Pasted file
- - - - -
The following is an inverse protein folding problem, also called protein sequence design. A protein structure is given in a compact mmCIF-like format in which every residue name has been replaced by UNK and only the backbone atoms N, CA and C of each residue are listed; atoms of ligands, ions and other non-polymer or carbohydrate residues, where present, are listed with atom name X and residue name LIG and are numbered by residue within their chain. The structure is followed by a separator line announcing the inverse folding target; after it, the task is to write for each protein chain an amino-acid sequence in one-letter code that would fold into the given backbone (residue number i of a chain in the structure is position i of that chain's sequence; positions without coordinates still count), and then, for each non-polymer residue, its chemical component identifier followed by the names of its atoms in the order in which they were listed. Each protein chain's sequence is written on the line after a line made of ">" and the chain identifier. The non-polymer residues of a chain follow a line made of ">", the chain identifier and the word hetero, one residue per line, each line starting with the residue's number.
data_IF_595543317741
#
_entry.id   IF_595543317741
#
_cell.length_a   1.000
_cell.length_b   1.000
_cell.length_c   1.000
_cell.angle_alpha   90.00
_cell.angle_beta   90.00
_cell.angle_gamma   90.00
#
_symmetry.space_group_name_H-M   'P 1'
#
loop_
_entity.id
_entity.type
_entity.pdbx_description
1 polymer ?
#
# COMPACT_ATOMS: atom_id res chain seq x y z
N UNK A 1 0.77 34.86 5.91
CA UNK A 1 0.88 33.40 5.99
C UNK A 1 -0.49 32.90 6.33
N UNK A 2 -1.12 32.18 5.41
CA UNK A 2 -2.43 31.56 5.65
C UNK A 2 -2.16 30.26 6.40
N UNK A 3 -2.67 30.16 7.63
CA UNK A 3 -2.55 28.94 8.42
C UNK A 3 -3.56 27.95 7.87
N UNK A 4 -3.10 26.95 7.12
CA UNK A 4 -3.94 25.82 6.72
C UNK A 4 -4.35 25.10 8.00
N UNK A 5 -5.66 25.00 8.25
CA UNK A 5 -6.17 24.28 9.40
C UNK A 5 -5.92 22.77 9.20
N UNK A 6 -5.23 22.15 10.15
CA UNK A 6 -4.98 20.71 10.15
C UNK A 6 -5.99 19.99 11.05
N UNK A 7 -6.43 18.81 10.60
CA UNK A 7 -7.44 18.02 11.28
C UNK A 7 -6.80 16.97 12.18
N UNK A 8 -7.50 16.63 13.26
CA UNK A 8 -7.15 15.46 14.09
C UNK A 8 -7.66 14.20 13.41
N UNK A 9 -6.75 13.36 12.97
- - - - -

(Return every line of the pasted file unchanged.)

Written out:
The following is an inverse protein folding problem, also called protein sequence design. A protein structure is given in a compact mmCIF-like format in which every residue name has been replaced by UNK and only the backbone atoms N, CA and C of each residue are listed; atoms of ligands, ions and other non-polymer or carbohydrate residues, where present, are listed with atom name X and residue name LIG and are numbered by residue within their chain. The structure is followed by a separator line announcing the inverse folding target; after it, the task is to write for each protein chain an amino-acid sequence in one-letter code that would fold into the given backbone (residue number i of a chain in the structure is position i of that chain's sequence; positions without coordinates still count), and then, for each non-polymer residue, its chemical component identifier followed by the names of its atoms in the order in which they were listed. Each protein chain's sequence is written on the line after a line made of ">" and the chain identifier. The non-polymer residues of a chain follow a line made of ">", the chain identifier and the word hetero, one residue per line, each line starting with the residue's number.
data_IF_595543317741
#
_entry.id   IF_595543317741
#
_cell.length_a   1.000
_cell.length_b   1.000
_cell.length_c   1.000
_cell.angle_alpha   90.00
_cell.angle_beta   90.00
_cell.angle_gamma   90.00
#
_symmetry.space_group_name_H-M   'P 1'
#
loop_
_entity.id
_entity.type
_entity.pdbx_description
1 polymer ?
#
# COMPACT_ATOMS: atom_id res chain seq x y z
N UNK A 1 0.77 34.86 5.91
CA UNK A 1 0.88 33.40 5.99
C UNK A 1 -0.49 32.90 6.33
N UNK A 2 -1.12 32.18 5.41
CA UNK A 2 -2.43 31.56 5.65
C UNK A 2 -2.16 30.26 6.40
N UNK A 3 -2.67 30.16 7.63
CA UNK A 3 -2.55 28.94 8.42
C UNK A 3 -3.56 27.95 7.87
N UNK A 4 -3.10 26.95 7.12
CA UNK A 4 -3.94 25.82 6.72
C UNK A 4 -4.35 25.10 8.00
N UNK A 5 -5.66 25.00 8.25
CA UNK A 5 -6.17 24.28 9.40
C UNK A 5 -5.92 22.77 9.20
N UNK A 6 -5.23 22.15 10.15
CA UNK A 6 -4.98 20.71 10.15
C UNK A 6 -5.99 19.99 11.05
N UNK A 7 -6.43 18.81 10.60
CA UNK A 7 -7.44 18.02 11.28
C UNK A 7 -6.80 16.97 12.18
N UNK A 8 -7.50 16.63 13.26
CA UNK A 8 -7.15 15.46 14.09
C UNK A 8 -7.66 14.20 13.41
N UNK A 9 -6.75 13.36 12.97